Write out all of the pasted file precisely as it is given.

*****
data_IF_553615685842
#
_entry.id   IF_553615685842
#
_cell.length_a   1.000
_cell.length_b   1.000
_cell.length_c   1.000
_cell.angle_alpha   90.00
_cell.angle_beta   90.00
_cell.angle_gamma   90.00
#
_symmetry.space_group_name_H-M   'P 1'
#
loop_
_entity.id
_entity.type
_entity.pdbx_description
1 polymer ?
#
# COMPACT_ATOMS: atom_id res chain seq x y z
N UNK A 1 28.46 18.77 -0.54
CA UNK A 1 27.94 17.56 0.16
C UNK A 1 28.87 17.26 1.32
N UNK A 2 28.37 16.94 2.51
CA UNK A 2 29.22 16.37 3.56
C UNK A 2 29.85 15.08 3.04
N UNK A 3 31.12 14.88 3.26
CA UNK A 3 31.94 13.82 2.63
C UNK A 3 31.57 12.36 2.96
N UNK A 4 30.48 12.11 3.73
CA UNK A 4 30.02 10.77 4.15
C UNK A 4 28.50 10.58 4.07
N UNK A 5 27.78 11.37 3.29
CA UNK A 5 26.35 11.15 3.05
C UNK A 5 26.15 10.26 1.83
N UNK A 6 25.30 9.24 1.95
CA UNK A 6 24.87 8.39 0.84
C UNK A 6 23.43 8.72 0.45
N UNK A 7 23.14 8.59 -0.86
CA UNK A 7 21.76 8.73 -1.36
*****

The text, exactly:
data_IF_553615685842
#
_entry.id   IF_553615685842
#
_cell.length_a   1.000
_cell.length_b   1.000
_cell.length_c   1.000
_cell.angle_alpha   90.00
_cell.angle_beta   90.00
_cell.angle_gamma   90.00
#
_symmetry.space_group_name_H-M   'P 1'
#
loop_
_entity.id
_entity.type
_entity.pdbx_description
1 polymer ?
#
# COMPACT_ATOMS: atom_id res chain seq x y z
N UNK A 1 28.46 18.77 -0.54
CA UNK A 1 27.94 17.56 0.16
C UNK A 1 28.87 17.26 1.32
N UNK A 2 28.37 16.94 2.51
CA UNK A 2 29.22 16.37 3.56
C UNK A 2 29.85 15.08 3.04
N UNK A 3 31.12 14.88 3.26
CA UNK A 3 31.94 13.82 2.63
C UNK A 3 31.57 12.36 2.96
N UNK A 4 30.48 12.11 3.73
CA UNK A 4 30.02 10.77 4.15
C UNK A 4 28.50 10.58 4.07
N UNK A 5 27.78 11.37 3.29
CA UNK A 5 26.35 11.15 3.05
C UNK A 5 26.15 10.26 1.83
N UNK A 6 25.30 9.24 1.95
CA UNK A 6 24.87 8.39 0.84
C UNK A 6 23.43 8.72 0.45
N UNK A 7 23.14 8.59 -0.86
CA UNK A 7 21.76 8.73 -1.36